Pet stores may have some salt water mix for hermit crabs, do not purchase these salt waters or mixes. Use the salt used to make ocean salt water specifically for salt water fish tanks. There are a few brands you can choose from.

It is VERY important that you get a water dechlorinator, preferably one that removes chloramine, chlorine, and heavy metals if you are using tap water. If your water is fluoridated, it is highly recommended you use distilled water as there currently is no way to remove fluoride from water, and fluoride can be deadly to your hermit crabs.

If you do use distilled water, you will need the properly mixed ocean/sea mix to replace what the distilled water is lacking. Distilled water does not need a dechlorinator to be used as it has no elements or minerals within it.

As for hermit crabs needing saltwater, it’s very important. These crabs live near the ocean, and can adjust the salinity of their body themselves if they have the proper access to both fresh dechlorinated and ocean salt water. Ecquadorians and perlatus are more sensitive and need it more than clypeatus. Often you will see your crab, pre molt, sitting in the salt water dish filling his shell with water. He needs it to help him have a successful molt, as well as for his general all over health.

As for the bathing, I have a deep dish myself full of fresh dechlorinated water so my crabs can bathe themselves, and a slightly shallower salt water bowl so they can dip their shells in if they want to, although it’s not deep enough for them to “swim” in. Bathing practice of hermies is now in question except for in cases of a “need to” situation (such as reintroducing an isolated molter to the main tank, or possible mites or fungus), and many crabbers are forgoing this practice and allowing their hermies to bathe themselves in a large dish as you describe.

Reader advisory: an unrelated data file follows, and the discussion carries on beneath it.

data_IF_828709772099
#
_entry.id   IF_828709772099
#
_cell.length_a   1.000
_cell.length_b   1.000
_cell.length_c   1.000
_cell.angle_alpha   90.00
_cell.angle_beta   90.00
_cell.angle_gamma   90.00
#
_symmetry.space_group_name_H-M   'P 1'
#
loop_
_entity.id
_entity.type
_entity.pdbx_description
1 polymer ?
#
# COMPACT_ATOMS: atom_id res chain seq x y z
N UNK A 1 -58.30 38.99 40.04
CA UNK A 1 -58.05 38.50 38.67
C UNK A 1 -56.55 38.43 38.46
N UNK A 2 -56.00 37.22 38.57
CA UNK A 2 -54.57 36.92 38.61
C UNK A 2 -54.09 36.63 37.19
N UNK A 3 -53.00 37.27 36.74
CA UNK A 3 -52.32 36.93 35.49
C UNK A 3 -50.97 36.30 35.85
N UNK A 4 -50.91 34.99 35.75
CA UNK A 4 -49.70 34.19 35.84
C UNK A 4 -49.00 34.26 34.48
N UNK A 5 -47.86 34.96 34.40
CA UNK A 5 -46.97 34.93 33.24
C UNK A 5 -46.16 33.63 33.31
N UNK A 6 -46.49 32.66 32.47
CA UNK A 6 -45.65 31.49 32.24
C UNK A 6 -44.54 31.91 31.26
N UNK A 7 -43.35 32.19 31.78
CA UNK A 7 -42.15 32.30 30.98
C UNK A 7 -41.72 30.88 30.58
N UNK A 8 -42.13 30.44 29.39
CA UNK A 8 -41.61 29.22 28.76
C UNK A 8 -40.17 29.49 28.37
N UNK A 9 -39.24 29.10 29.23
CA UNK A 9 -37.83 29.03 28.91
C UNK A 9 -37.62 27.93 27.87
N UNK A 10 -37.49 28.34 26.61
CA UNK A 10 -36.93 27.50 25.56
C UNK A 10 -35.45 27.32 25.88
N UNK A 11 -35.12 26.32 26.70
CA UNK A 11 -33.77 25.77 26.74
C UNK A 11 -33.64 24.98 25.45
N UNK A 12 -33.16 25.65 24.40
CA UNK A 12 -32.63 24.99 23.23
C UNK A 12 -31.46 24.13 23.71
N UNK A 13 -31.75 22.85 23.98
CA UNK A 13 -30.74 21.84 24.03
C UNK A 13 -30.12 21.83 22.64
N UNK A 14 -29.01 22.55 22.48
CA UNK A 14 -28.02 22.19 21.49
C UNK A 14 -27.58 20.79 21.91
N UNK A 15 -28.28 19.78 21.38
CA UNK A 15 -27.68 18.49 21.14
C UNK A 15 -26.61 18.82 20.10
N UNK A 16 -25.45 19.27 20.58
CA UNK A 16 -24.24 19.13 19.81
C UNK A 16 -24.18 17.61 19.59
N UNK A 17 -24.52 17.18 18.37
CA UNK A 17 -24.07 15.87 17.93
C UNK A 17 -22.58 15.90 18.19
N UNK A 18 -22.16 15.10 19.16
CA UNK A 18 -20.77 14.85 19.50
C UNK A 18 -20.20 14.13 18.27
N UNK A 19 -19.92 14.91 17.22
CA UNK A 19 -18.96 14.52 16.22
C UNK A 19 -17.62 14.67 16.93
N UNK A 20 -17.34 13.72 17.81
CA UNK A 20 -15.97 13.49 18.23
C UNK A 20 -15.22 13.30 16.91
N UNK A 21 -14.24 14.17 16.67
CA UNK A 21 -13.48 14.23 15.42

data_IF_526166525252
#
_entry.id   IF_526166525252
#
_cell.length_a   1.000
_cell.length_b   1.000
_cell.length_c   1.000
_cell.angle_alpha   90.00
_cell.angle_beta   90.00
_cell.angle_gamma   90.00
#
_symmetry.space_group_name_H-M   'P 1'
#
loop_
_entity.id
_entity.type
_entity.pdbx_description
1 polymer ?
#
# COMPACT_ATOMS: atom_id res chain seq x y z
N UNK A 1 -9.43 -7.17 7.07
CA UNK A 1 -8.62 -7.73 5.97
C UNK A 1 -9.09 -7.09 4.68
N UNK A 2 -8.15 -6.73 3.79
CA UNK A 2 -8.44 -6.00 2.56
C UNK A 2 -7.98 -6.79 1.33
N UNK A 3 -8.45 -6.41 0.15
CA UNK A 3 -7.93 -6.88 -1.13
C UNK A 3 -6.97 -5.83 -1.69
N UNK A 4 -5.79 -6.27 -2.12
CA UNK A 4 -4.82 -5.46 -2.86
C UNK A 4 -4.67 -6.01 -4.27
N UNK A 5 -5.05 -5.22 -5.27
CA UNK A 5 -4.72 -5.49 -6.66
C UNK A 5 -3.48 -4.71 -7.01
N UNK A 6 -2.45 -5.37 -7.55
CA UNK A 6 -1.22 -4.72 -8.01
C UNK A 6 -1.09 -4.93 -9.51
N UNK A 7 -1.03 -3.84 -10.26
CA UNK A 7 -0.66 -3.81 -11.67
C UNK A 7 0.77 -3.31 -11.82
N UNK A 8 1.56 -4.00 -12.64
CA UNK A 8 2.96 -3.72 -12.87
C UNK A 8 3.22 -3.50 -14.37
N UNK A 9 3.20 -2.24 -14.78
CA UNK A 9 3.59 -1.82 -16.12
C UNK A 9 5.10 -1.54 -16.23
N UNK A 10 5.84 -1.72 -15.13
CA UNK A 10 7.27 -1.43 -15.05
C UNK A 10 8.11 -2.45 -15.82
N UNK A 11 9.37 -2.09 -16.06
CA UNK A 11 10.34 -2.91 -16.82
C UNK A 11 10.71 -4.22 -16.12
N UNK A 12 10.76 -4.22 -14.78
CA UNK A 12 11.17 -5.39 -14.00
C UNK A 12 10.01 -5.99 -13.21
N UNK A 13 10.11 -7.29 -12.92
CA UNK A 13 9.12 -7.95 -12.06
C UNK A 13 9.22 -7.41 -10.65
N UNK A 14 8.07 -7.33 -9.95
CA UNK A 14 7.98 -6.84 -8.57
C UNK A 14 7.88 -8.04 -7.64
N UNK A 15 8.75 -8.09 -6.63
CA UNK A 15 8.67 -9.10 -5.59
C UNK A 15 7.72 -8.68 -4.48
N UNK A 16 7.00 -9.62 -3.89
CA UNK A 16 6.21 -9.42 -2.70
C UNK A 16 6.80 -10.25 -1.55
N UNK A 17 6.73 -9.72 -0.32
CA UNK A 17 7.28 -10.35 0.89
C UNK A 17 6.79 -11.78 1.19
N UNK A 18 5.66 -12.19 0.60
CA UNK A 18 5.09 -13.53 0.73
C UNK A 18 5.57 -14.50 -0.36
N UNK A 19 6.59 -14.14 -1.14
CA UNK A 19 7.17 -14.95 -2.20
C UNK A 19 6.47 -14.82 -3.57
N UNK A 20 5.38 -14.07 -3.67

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by Stacy

Why is an ocean pond needed?

September 25, 2012 in Caresheets

Originally written by Vanessa Pike-Russell-Updated by Stacy Griffith

All hermit crabs require some access to salt in their diet, no matter what species. The habitat of land hermit crab species differs from location to location, and they have adapted to the environment they live in.

A brackish (between fresh and sea water) solution is recommended for the “Ocean Water” pool within your tank. If you are using distilled or spring water it may have varying amounts of salt already within the water, so take that into consideration.. It is important to note which type of water you use.Varying habitats of land hermit crab species. It may surprise you to know that the habitat of land hermit crabs is rather diverse. Some live in rainforest areas while others exist on coral atolls or inland areas. If you have many species